FDA Approves Mirikizumab, a Promising Induction and Maintenance Therapy for Ulcerative Colitis
Offers new option with improved quality of life for patients with moderate-to-severely active disease
The U.S. Food and Drug Administration (FDA) approved mirikizumab, on October 26, 2023, a highly effective new treatment for ulcerative colitis (UC), offering a new option to patients battling this chronic and debilitating inflammatory bowel disease.
This therapy offers a safe and effective treatment option for patients with moderate-to-severely active UC who have yet to achieve rapid and lasting improvements on currently available therapies. Unlike existing treatments for UC, mirikizumab also offers relief from a key symptom—bowel urgency—that greatly impacts patients’ quality of life.
Ulcerative colitis affects millions of people worldwide. The induction and maintenance of remission are critical goals in the management of UC. However, existing therapies may not provide sufficient efficacy or patients may have trouble tolerating them.
"Mirikizumab is the first antibody targeting p19/interleukin-23 to be approved for the treatment of ulcerative colitis. Its performance in both induction and maintenance phases of the clinical trials is truly impressive," said Bruce Sands, MD, MS, senior author of the clinical trial study published in The New England Journal of Medicine (NEJM). Dr. Sands is Chief, Dr. Henry D. Janowitz Division of Gastroenterology, Mount Sinai Health System, and the Dr. Burrill B. Crohn Professor of Medicine, Icahn School of Medicine at Mount Sinai. Dr. Sands is also a paid consultant for Lilly USA, LLC.
“The Lucent program was the first clinical trial program that addressed bowel urgency in a meaningful way,” said Marla C. Dubinsky, MD, co-author of the NEJM study, Co- director, Susan and Leonard Feinstein Inflammatory Bowel Disease Clinical Center, and Professor of Pediatrics, and Medicine, Icahn Mount Sinai. “It is one of the most burdensome patient-reported symptoms, and a drug that achieves bowel urgency remission is an outcome of great importance to our patients with UC.”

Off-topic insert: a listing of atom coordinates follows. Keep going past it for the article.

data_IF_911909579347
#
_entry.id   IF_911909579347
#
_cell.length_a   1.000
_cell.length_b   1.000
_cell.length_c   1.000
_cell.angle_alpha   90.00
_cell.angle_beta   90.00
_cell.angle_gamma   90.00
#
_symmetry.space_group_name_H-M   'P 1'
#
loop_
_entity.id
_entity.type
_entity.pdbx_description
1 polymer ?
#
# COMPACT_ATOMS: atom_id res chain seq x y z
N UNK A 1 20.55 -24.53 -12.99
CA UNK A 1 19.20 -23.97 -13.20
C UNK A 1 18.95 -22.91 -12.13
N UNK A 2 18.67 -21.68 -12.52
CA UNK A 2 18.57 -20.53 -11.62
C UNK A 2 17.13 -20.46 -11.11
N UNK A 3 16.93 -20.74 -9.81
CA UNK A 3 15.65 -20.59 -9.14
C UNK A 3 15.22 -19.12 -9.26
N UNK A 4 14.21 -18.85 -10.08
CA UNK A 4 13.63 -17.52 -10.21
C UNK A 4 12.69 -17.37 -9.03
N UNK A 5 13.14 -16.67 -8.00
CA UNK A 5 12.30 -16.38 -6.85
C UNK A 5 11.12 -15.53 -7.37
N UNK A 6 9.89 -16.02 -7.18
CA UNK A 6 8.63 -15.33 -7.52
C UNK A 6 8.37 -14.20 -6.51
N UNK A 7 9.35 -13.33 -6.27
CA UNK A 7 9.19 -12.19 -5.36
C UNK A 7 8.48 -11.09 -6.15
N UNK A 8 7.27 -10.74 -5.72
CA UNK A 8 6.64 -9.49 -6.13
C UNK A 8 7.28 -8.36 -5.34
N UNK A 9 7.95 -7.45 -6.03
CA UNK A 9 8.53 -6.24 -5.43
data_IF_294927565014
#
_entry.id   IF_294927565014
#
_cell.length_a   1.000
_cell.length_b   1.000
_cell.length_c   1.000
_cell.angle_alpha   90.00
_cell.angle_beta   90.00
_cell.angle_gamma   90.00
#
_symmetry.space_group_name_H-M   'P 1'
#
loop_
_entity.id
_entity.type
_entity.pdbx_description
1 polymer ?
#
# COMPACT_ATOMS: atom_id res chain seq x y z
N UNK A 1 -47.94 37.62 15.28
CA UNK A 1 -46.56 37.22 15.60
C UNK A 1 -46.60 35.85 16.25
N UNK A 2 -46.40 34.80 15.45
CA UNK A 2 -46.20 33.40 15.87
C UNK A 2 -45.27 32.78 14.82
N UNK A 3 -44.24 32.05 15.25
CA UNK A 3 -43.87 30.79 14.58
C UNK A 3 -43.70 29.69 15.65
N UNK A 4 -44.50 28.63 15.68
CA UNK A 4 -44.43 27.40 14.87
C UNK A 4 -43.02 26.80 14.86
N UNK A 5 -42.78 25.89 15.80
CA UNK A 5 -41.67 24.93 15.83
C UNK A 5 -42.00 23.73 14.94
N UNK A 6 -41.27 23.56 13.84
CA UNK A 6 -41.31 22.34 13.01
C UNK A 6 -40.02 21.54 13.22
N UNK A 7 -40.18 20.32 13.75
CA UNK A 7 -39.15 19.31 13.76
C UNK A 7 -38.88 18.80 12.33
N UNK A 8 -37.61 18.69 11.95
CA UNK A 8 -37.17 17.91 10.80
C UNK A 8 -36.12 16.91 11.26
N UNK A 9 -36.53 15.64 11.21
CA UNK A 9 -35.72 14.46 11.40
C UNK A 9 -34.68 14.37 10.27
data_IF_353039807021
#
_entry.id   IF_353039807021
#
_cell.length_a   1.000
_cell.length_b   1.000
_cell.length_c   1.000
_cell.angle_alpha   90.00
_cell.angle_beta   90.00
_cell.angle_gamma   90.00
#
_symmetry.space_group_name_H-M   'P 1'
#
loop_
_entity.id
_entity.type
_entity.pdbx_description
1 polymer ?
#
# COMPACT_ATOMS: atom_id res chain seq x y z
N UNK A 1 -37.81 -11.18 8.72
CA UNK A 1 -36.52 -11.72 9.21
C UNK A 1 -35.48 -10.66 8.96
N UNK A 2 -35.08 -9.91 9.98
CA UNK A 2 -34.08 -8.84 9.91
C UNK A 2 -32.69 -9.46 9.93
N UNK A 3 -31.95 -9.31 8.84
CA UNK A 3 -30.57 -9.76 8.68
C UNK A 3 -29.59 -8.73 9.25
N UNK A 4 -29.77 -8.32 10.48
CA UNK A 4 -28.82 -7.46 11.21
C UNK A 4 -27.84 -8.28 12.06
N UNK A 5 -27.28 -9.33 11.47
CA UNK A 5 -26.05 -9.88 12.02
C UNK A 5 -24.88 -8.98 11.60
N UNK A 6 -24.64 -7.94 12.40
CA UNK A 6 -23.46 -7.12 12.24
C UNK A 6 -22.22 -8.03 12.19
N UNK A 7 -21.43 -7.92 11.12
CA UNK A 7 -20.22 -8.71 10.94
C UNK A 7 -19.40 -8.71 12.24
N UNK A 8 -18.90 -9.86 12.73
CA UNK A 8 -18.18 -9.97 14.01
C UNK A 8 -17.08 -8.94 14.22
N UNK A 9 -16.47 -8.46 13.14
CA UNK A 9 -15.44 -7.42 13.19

As published in NEJM, mirikizumab demonstrated exceptional results in both the induction and maintenance arms of the phase 3, randomized, double-blind, placebo-controlled trials in adults with moderately-to-severely active UC.
Induction Phase (LUCENT-1 Trial):
During the induction phase, the LUCENT-1 trial evaluated the efficacy of mirikizumab in inducing clinical remission at week 12 in patients with moderate to severely active UC. The study enrolled 1,281 patients who were randomized 3:1 to receive intravenous 330mg mirikizumab or placebo every four weeks for 12 weeks. A significantly greater proportion of mirikizumab-treated patients achieved clinical remission at week 12 (mirikizumab: 24.2%; placebo: 13.3%; p<0.001).
Maintenance Phase (LUCENT-2 Trial):
In the maintenance phase, the LUCENT-2 trial assessed the potential of mirikizumab to maintain clinical remission in patients who had achieved a clinical response in the induction phase. This phase enrolled 544 patients who were re-randomized 2:1 to receive mirikizumab 200 mg or placebo subcutaneously every four weeks for 40 weeks (mirikizumab: 49.9%; placebo: 25.1%; p<0.001).
All major secondary endpoints were achieved in both trials, including clinical response, endoscopic remission, and bowel urgency. Bowel urgency, in particular, was tremendously improved in patients who responded to the treatment, an important achievement because relief from this symptom is a major unmet patient need.
Mirikizumab demonstrated a favorable safety profile in both trials, with adverse events consistent with those expected in this patient population. These safety findings further support the potential of mirikizumab as a well-tolerated therapy for long-term use. The data showed not only rapid relief of symptoms but also the potential to maintain remission over the long term.
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